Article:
The two American teen girls got on really well with my  daughters, and they were soon off to the local shop to introduce their favourite sweets/candy to our visitors. Their girls enjoyed learning the different vocabularily we use for things.

On Sunday afternoon, we had booked a private tour of Belfast in the infamous black taxis. There were 7 of us and we had hoped to all be in one taxi but at the last minute we had to take two. The 4 girls went in one, and Jen, my son and I went in the other.

I tend to stay away from the more political aspects of Northern Ireland on this blog, but thought
you might be interested in seeing what we saw on the tour. Having grown up since the Peace Agreement, most of it was new to my own kids who fortunately have not witnessed “the troubles” for themselves.

We heard a bit about the political situation during “the troubles” and an update on things now.

We saw murals on the Shankill

We signed the “peace” wall. The kids weren’t so impressed that it had been signed by the Dali Lama and Bill Clinton, but were more interested that Lady GaGa and Beyonce had signed it recently!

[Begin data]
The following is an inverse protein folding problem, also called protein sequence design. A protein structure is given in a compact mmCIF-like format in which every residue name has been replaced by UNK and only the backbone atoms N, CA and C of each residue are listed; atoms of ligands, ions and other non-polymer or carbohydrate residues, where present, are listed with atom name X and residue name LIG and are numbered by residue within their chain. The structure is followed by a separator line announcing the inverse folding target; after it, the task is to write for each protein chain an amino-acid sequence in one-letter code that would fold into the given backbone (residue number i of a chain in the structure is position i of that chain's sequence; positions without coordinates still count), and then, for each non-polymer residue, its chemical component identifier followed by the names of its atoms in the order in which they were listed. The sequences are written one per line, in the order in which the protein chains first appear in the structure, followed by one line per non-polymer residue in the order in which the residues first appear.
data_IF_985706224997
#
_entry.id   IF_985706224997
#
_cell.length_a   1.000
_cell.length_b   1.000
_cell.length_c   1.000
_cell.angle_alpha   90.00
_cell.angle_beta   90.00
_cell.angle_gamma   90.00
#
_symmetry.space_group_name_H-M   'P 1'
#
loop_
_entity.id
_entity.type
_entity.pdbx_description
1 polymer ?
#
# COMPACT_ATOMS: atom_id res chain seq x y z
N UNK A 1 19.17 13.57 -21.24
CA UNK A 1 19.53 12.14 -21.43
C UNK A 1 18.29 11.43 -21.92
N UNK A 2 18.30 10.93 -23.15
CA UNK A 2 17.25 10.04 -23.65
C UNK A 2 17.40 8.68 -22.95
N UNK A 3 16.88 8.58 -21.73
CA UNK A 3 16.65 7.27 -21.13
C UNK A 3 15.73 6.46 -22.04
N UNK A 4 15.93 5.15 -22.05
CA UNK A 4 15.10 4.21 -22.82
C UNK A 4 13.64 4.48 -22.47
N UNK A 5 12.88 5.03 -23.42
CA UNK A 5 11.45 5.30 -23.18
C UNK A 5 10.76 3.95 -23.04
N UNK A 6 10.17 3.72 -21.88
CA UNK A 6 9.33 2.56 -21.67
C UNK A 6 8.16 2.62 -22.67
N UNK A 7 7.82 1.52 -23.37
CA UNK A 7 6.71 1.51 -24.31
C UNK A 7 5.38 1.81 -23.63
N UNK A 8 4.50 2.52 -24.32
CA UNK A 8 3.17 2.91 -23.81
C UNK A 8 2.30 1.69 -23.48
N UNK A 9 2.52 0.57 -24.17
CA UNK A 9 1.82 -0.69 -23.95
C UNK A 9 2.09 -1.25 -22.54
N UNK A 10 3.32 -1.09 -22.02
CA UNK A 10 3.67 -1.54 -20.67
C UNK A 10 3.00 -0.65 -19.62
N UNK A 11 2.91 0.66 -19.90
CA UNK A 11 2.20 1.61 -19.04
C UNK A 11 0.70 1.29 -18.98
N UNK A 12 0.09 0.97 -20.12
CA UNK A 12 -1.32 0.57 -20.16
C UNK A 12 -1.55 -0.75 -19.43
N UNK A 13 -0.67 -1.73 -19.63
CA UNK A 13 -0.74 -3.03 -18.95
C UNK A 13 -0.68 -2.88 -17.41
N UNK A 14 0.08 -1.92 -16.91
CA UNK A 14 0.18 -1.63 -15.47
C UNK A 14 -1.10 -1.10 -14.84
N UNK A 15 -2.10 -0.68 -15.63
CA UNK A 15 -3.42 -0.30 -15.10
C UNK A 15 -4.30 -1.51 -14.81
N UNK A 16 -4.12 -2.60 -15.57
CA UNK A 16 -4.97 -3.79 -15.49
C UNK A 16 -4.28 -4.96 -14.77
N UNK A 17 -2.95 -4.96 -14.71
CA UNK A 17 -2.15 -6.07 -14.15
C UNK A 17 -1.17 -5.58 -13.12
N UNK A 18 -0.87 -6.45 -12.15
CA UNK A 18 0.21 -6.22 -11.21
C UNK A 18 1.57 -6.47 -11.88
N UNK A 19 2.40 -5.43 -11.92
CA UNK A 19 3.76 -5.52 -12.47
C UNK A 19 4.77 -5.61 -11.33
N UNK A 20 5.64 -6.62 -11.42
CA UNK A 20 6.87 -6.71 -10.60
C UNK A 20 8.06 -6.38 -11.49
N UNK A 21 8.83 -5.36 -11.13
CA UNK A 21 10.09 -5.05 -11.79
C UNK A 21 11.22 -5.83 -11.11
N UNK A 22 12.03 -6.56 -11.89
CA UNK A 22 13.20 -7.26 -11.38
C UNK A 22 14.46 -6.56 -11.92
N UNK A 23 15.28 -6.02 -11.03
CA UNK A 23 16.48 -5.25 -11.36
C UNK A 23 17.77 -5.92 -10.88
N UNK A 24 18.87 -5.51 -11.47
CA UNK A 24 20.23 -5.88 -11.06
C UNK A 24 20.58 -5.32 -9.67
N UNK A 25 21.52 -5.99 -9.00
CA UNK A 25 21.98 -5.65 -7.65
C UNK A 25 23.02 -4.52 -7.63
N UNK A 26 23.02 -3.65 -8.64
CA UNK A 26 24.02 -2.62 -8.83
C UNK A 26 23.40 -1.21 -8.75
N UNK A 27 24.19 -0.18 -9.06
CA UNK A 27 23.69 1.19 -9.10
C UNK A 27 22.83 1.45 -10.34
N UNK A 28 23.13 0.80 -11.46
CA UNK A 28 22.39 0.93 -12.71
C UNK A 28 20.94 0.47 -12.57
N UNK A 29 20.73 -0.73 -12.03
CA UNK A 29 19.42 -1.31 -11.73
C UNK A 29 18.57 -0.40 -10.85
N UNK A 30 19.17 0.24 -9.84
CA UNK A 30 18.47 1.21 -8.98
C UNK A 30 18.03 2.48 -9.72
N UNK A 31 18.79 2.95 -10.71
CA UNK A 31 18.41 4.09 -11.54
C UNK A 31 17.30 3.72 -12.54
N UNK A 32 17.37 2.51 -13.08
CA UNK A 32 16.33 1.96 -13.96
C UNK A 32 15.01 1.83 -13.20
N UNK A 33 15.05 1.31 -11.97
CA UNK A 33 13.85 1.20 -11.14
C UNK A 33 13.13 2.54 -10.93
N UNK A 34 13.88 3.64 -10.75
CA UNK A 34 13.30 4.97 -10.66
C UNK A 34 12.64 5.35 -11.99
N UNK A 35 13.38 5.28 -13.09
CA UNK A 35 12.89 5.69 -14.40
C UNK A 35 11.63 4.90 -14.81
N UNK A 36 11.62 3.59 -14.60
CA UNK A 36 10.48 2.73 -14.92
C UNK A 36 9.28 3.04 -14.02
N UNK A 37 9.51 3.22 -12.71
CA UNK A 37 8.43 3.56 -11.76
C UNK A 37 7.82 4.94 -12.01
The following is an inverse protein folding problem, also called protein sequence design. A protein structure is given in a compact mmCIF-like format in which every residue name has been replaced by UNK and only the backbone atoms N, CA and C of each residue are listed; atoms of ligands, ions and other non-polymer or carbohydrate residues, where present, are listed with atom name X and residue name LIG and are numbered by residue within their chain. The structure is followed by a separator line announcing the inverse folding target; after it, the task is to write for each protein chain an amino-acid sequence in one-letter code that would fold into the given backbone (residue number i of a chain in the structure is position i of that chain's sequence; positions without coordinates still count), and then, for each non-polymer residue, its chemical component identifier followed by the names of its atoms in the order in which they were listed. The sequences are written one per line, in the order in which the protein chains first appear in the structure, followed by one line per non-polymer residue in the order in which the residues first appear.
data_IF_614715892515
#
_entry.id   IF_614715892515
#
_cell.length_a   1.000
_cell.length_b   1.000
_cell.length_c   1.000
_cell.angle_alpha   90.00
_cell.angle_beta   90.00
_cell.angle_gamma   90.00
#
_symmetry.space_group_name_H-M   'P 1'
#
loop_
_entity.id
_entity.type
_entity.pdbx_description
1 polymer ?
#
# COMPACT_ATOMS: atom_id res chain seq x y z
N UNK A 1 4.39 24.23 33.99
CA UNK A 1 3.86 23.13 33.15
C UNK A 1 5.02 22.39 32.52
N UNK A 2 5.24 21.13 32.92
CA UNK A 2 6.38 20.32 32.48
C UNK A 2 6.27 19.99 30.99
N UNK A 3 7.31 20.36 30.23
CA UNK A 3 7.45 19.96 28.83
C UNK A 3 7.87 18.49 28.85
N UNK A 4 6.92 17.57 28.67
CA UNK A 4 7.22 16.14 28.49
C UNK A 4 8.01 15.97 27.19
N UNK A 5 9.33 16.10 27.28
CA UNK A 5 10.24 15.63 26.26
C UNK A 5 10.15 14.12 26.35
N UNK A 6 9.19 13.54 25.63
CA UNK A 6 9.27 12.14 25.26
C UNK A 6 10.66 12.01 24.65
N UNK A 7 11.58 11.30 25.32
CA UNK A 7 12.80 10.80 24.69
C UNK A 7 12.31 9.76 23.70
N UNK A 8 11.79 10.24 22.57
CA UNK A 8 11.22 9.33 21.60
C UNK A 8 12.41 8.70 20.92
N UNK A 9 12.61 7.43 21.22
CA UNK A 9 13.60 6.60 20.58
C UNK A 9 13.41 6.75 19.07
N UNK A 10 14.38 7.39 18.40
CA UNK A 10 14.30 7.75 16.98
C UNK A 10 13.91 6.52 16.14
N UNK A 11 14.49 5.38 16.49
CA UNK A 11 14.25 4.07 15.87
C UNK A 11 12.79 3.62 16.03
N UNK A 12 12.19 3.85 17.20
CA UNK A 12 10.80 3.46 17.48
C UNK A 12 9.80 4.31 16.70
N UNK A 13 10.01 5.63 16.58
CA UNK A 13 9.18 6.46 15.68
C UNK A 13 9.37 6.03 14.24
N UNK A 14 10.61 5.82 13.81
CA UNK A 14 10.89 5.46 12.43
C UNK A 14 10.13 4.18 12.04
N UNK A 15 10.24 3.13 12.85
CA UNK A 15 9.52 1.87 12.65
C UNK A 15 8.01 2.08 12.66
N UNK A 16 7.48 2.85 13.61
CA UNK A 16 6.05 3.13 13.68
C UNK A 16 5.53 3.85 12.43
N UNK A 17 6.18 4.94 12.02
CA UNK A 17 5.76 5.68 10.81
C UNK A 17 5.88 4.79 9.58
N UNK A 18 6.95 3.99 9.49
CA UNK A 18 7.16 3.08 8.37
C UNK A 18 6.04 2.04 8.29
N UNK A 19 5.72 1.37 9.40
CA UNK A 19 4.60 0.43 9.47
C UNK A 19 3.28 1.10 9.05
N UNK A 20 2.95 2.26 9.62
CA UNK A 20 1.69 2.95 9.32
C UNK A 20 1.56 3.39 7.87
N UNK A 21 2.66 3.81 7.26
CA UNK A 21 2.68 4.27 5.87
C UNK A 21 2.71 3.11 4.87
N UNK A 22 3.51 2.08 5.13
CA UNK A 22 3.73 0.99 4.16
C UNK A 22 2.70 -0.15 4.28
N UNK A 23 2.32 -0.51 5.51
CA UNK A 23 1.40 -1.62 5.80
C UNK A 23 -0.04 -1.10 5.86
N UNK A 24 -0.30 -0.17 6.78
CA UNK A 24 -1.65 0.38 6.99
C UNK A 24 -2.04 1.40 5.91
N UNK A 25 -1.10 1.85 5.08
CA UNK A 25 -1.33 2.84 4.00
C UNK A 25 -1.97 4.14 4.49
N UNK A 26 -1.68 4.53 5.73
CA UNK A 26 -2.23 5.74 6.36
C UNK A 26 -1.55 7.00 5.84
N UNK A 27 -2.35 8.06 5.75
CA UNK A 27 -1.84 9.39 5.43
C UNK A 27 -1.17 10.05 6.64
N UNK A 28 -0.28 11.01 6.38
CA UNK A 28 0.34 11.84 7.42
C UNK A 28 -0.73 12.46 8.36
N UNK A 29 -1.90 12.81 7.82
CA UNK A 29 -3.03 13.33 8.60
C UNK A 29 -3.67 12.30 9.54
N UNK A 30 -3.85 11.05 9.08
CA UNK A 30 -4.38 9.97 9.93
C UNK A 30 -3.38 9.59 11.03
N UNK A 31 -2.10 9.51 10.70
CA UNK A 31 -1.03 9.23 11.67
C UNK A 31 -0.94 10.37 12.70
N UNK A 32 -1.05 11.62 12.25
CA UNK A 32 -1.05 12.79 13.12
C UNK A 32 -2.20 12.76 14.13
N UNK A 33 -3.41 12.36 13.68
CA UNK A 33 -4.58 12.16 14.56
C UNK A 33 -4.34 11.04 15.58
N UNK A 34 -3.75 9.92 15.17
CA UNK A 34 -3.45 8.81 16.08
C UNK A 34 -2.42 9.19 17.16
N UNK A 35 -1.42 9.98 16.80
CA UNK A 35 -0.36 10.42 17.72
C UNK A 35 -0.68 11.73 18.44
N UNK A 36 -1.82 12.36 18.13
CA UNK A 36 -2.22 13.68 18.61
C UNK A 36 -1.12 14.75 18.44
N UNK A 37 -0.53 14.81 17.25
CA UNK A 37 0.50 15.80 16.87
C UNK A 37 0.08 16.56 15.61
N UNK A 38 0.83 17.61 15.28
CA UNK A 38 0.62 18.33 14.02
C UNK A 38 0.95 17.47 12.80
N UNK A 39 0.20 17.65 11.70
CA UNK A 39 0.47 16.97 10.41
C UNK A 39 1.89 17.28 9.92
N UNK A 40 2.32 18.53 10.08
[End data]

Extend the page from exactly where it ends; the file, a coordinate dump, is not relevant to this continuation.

We saw the other side of the peace wall, and the Belfast “conservatories” (Northern Ireland dry humour at it’s best/worst)

When we stopped at the Bobby Sands mural, it reminded me of when he died back in 1981 (on hunger strike) and some french friends of ours phoned my parents at about 6am to see if we were safe and did we want to come to France! (We were all sound asleep and had no idea what had happened, as we lived in a quiet market town well away from Belfast).

On to see more murals on the Internation Wall on the Falls Road

Finally over to the docks area of Belfast to see the new Titanic Quarter, and the huge dry dock where the Titanic and many other ships had been built. Next year will be 100 years since the sinking of the Titanic and the whole area is being developed to include a new museum, restoration of the amazing Drawing Offices etc.

After the tour we stopped off at Victoria Square, and went up to the viewing platform before doing a wee bit of shopping. White Stuff and Primark were two of the shops which were new to our American friends.

At tea/dinner/supper (take your pick!) that night we let them sample some of our wheaten bread, soda bread (which was whiter than they expected) and potato bread (which was their favourite).

We were sorry when it came time for our guests to head north on Monday morning (although their hire-car satnav did not recognise Bushmills!) and my daughters declared that all house swaps should be non-simultaneous so we would get to meet the other families.